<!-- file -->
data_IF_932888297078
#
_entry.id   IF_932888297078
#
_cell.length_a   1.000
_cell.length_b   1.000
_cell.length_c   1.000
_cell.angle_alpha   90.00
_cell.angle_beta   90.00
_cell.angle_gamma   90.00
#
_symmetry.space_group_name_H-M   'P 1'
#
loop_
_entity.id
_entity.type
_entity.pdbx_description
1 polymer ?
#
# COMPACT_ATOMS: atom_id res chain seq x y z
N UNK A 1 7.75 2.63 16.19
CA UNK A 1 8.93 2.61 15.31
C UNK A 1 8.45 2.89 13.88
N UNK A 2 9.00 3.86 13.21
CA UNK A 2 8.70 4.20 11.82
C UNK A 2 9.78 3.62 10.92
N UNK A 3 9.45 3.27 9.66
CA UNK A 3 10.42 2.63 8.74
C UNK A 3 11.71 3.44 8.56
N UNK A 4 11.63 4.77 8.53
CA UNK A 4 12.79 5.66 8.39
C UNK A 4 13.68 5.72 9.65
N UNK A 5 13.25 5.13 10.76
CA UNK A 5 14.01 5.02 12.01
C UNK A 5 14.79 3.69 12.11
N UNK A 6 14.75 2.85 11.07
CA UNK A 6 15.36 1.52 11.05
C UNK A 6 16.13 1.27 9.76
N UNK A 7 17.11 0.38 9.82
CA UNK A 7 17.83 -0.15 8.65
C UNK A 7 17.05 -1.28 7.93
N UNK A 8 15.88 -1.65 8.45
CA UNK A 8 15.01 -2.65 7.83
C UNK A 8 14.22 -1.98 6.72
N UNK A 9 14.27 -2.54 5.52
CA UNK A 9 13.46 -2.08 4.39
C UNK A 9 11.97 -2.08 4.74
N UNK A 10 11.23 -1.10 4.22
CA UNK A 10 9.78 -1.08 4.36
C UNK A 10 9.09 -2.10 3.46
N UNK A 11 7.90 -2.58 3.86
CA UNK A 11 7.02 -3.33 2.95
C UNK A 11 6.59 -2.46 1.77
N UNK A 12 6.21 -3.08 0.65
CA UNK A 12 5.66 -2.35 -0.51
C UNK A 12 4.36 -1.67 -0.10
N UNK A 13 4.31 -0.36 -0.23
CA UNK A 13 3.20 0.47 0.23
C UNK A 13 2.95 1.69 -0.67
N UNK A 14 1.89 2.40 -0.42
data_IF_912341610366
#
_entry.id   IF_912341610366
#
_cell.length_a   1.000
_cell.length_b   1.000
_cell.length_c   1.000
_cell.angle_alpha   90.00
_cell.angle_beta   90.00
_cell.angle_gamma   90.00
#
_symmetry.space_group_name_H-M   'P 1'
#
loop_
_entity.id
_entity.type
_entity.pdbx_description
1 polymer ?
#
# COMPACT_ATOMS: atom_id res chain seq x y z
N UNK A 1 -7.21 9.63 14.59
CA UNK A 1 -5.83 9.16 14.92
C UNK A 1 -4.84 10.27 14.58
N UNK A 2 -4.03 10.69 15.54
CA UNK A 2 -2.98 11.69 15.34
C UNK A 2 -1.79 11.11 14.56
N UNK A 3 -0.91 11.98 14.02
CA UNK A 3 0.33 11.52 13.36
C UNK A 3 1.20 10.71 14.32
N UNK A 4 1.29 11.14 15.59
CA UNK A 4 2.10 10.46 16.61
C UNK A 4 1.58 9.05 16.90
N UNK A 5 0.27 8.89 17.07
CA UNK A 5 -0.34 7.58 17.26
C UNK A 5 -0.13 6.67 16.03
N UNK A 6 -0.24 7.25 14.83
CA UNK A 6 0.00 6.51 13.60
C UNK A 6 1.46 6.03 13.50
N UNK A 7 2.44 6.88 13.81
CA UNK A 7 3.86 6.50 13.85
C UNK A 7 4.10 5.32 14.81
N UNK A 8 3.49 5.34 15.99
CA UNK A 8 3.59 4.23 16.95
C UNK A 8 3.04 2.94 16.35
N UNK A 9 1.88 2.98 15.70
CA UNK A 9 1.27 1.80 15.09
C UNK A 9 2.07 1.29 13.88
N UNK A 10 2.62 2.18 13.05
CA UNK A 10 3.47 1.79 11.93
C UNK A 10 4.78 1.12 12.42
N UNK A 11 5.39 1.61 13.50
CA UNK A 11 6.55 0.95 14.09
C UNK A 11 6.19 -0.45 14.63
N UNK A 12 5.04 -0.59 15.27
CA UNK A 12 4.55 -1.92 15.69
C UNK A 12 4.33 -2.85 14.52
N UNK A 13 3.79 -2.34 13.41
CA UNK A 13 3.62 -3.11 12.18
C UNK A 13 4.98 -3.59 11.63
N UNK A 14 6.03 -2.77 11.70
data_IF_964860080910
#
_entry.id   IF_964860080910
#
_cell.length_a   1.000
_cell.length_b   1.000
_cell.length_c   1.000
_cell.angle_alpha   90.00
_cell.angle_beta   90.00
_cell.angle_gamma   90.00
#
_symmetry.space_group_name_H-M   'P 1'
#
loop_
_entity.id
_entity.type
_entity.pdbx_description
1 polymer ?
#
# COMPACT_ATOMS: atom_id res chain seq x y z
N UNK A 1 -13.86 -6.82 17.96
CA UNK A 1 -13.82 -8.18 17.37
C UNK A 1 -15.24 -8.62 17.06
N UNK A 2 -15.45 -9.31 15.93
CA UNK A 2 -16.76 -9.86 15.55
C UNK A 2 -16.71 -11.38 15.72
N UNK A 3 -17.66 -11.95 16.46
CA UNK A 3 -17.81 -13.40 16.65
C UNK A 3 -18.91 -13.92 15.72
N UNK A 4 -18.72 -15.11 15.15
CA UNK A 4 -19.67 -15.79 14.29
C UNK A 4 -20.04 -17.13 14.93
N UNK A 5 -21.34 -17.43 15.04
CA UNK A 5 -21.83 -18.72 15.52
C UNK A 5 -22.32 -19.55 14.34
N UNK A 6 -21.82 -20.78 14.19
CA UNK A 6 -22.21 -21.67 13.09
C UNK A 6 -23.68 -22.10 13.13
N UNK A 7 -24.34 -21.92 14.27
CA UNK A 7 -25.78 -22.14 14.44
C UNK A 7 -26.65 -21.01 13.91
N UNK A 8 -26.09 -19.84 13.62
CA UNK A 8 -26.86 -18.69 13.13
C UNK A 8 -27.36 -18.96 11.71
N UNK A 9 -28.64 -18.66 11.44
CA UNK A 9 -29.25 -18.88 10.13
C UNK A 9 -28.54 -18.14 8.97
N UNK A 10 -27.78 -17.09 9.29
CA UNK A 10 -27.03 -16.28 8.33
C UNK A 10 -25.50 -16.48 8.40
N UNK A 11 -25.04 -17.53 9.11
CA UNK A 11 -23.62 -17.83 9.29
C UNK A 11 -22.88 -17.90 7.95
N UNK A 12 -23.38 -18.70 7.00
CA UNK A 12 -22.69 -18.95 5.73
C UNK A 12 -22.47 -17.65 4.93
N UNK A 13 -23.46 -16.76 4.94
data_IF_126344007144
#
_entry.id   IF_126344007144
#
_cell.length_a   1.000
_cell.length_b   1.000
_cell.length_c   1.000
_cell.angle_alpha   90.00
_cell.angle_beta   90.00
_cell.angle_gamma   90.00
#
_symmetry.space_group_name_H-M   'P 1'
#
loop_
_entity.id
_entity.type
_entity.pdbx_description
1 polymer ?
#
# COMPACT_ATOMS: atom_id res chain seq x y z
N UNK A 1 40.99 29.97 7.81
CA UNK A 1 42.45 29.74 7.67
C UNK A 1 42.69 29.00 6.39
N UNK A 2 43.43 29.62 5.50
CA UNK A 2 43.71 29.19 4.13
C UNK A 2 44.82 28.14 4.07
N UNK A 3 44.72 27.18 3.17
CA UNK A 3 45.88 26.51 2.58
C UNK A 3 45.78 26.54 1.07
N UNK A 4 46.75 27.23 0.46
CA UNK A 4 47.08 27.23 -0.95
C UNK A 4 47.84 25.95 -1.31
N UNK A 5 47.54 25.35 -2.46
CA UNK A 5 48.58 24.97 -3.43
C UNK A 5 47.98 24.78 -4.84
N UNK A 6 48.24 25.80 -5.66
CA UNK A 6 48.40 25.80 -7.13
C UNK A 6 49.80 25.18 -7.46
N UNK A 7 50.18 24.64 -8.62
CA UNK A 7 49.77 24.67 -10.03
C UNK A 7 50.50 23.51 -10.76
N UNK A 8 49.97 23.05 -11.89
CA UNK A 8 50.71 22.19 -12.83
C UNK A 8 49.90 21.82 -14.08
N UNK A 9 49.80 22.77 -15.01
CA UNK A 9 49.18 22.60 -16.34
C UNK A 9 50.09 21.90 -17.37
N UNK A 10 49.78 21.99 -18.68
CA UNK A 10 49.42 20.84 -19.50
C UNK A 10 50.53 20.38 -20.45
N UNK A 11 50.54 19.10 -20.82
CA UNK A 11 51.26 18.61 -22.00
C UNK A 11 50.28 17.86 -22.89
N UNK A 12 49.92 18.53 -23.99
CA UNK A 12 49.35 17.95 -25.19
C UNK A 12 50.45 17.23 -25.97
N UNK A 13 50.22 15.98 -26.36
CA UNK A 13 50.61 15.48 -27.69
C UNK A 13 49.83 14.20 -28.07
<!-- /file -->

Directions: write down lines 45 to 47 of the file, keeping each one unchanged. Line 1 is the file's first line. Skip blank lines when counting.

N UNK A 9 14.27 -2.54 5.52
CA UNK A 9 13.46 -2.08 4.39
C UNK A 9 11.97 -2.08 4.74